Young people in the Netherlands are continuing to live with their parents longer and longer

Figures from Statistics Netherlands show that young people in the Netherlands are continuing to live with their parents longer and longer. It’s grown by almost a year since 2012 and is continuing to rise. This was reported by NOS.

In 2017 the average was 23.5 years old. Students leave home slightly later at 23.8 years old. Fewer students are leaving home because of Dutch student loans in 2015 – the loan system meant that it didn’t matter if you lived at home or in a student house, so naturally, people wanted to stay at home to save some money. I too know many people who did this.

Rent is also on the up continuously (but we all moan about this enough on DR as it is).

Overall, in 2012 76.4% of 19 year olds were living with their parents. In 2017, this had increased to 79.4%.

But why?

It’s not hard to work out, but everything is a lot more expensive (houses and rent), student fees are higher and there are fewer grants. Getting a mortgage is harder and young people just have less disposable income in general. This is what is making people leave home later and later.

Young people are also worried about loans, the interest on these loans and keeping a stable job. The ‘adulting’ – the house, marriage and children are now becoming more normal for people in their 30s, whereas previously it was common to do in your 20s.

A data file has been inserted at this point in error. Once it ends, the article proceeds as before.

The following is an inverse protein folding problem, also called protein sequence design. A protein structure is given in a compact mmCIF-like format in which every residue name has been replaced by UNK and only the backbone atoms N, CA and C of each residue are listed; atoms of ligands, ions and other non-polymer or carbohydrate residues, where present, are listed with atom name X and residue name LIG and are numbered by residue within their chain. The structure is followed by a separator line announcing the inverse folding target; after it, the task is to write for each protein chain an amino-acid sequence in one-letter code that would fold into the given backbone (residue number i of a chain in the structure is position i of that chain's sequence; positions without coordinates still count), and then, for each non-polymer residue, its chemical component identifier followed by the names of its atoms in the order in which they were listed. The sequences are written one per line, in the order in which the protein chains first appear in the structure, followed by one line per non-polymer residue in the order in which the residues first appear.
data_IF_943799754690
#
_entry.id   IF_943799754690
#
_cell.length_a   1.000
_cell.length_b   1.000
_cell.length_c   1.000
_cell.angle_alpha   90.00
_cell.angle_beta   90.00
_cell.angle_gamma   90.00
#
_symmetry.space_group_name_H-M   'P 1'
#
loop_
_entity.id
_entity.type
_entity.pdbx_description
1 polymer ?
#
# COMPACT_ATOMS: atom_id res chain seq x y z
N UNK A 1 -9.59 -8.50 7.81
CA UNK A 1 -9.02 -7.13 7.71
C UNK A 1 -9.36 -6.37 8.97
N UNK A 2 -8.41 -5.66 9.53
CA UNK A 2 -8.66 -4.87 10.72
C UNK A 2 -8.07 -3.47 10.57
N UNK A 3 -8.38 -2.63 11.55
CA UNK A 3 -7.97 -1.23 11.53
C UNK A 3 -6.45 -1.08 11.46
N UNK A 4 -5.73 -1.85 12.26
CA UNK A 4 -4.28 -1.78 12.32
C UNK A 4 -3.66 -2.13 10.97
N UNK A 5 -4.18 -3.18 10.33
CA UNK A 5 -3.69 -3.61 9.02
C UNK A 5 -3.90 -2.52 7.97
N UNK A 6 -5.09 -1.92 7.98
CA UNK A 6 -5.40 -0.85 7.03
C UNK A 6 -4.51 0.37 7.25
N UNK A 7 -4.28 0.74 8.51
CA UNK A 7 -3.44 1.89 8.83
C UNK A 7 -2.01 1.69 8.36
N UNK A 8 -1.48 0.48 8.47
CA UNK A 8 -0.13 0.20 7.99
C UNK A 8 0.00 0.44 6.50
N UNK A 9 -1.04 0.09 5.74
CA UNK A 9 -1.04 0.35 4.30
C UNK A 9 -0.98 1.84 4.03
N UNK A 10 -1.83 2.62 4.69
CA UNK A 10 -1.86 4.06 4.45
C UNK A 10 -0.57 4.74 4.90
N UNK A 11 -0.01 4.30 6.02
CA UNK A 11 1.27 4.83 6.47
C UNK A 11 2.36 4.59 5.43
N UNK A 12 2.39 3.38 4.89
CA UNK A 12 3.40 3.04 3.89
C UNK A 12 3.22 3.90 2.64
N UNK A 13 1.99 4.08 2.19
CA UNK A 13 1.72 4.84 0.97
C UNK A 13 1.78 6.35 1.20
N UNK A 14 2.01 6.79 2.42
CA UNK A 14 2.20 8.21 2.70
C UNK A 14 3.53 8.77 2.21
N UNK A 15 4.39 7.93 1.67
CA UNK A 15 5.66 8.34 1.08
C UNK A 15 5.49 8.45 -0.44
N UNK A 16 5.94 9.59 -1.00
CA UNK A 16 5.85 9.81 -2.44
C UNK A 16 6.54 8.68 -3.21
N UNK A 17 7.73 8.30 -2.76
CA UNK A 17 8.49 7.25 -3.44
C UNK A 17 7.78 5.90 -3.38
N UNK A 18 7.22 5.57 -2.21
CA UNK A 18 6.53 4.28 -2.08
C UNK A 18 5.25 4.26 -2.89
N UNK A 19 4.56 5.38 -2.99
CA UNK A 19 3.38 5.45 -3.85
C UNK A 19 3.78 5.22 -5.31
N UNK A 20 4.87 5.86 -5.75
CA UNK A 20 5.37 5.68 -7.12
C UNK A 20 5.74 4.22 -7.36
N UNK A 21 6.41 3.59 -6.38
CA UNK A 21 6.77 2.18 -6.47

This is certainly true for my situation, I’m only going to my first wedding this year (we are all 25), only 1 of my friends is actually a homeowner, I only know a couple of people in their chosen actual career and I have many friends who over the age of 25 and are still living at home. In comparison to our parents, this is late and times are changing. Hopefully, this changes as it’s not helping anyone (and don’t get me started on the increase of poor mental health of the younger population).

Any thoughts? Let us know in the comments. 

Emma Brown
Emma Brown
A familiar face at DutchRevew. Emma arrived in Holland in 2016 for a few weeks, fell in love with the place and never left. Here she rekindled her love of writing and travelling. Now you'll find her eating stroopwafels in the DutchReview office since 2017.


Please enter your comment!
Please enter your name here

This site uses Akismet to reduce spam. Learn how your comment data is processed.

Related posts

Latest posts

10 things you’ll notice your first week in the Netherlands

So, you just moved to the Netherlands. Congratulations! Be prepared to be confused. Very, very confused.  Navigating the hellscape, erm, labyrinth, that is the world of...

It’s the season again: Dutch coronavirus cases and hospital admissions rising

‘Tis the season for breaking out the pumpkins, eating some pepernoten — oh and catching coronavirus. Yep, the Netherlands is about to enter another...

7 ways life in the UK is drastically different to life in the Netherlands

Let me guess, the quantity of beer consumed and life expectancy are the first things to come to mind? (the Brits not coming out...

It's happening

The latest Dutch news.
In your inbox.